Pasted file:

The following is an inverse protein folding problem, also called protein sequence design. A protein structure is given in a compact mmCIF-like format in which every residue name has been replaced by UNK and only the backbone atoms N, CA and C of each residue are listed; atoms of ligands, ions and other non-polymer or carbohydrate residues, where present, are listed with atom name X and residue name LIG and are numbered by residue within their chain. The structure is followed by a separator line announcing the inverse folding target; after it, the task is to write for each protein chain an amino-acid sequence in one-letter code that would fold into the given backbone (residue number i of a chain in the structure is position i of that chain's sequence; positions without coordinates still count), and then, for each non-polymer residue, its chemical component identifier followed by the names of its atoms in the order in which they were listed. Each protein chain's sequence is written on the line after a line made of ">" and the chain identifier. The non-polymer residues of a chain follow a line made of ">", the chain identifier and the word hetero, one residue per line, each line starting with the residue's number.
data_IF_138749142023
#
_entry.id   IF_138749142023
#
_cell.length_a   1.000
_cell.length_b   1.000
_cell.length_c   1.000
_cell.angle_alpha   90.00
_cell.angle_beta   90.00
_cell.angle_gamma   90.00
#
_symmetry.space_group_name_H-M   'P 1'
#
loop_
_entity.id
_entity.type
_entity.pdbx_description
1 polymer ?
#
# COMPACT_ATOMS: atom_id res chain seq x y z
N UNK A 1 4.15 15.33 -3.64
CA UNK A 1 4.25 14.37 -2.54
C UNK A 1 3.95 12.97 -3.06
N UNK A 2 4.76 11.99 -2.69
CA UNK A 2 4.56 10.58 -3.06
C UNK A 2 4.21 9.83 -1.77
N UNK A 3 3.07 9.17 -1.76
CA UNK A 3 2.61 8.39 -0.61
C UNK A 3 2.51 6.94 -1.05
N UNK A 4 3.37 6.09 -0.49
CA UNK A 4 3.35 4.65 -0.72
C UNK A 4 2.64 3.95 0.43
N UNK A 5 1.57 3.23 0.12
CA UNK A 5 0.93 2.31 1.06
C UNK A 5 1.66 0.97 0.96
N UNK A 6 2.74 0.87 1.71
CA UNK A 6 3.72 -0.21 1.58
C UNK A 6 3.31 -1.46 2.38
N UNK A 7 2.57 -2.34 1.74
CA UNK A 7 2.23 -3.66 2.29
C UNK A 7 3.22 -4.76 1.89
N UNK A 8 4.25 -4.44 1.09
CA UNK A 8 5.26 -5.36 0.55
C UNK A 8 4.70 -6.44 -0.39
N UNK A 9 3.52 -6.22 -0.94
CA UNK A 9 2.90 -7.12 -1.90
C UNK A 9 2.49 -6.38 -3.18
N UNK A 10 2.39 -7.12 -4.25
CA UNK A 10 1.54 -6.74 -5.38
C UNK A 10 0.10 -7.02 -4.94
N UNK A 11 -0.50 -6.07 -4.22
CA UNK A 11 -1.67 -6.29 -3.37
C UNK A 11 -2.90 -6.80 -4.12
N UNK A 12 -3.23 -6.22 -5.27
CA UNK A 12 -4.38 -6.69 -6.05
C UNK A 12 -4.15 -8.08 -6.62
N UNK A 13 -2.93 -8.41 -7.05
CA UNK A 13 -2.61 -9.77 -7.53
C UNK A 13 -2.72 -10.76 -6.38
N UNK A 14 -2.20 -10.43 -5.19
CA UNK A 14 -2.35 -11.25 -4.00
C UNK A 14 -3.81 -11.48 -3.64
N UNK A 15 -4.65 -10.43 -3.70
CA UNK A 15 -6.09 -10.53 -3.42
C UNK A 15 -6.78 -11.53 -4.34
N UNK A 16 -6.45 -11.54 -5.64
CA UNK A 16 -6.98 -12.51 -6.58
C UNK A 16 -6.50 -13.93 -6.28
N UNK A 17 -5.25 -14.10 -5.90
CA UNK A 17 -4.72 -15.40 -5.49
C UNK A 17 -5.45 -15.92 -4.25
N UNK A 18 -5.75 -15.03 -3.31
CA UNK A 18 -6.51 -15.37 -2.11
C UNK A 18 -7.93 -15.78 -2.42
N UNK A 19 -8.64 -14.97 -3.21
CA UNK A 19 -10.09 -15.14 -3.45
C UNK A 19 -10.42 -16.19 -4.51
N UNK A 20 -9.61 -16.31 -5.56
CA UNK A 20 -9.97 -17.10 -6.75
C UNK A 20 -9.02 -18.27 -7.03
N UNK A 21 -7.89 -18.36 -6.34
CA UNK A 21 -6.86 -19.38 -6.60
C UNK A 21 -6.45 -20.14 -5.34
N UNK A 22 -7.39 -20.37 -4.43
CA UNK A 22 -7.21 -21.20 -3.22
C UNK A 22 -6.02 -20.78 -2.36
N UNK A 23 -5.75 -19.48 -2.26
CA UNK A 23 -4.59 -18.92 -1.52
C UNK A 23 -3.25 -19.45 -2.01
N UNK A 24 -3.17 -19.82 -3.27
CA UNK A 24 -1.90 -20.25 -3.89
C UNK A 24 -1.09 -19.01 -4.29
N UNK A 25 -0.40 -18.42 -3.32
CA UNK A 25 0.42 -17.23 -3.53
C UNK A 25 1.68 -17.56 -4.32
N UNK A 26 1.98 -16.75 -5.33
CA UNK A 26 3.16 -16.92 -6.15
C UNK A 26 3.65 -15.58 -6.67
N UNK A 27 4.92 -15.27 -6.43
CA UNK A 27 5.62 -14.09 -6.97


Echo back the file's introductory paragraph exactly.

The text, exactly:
The following is an inverse protein folding problem, also called protein sequence design. A protein structure is given in a compact mmCIF-like format in which every residue name has been replaced by UNK and only the backbone atoms N, CA and C of each residue are listed; atoms of ligands, ions and other non-polymer or carbohydrate residues, where present, are listed with atom name X and residue name LIG and are numbered by residue within their chain. The structure is followed by a separator line announcing the inverse folding target; after it, the task is to write for each protein chain an amino-acid sequence in one-letter code that would fold into the given backbone (residue number i of a chain in the structure is position i of that chain's sequence; positions without coordinates still count), and then, for each non-polymer residue, its chemical component identifier followed by the names of its atoms in the order in which they were listed. Each protein chain's sequence is written on the line after a line made of ">" and the chain identifier. The non-polymer residues of a chain follow a line made of ">", the chain identifier and the word hetero, one residue per line, each line starting with the residue's number.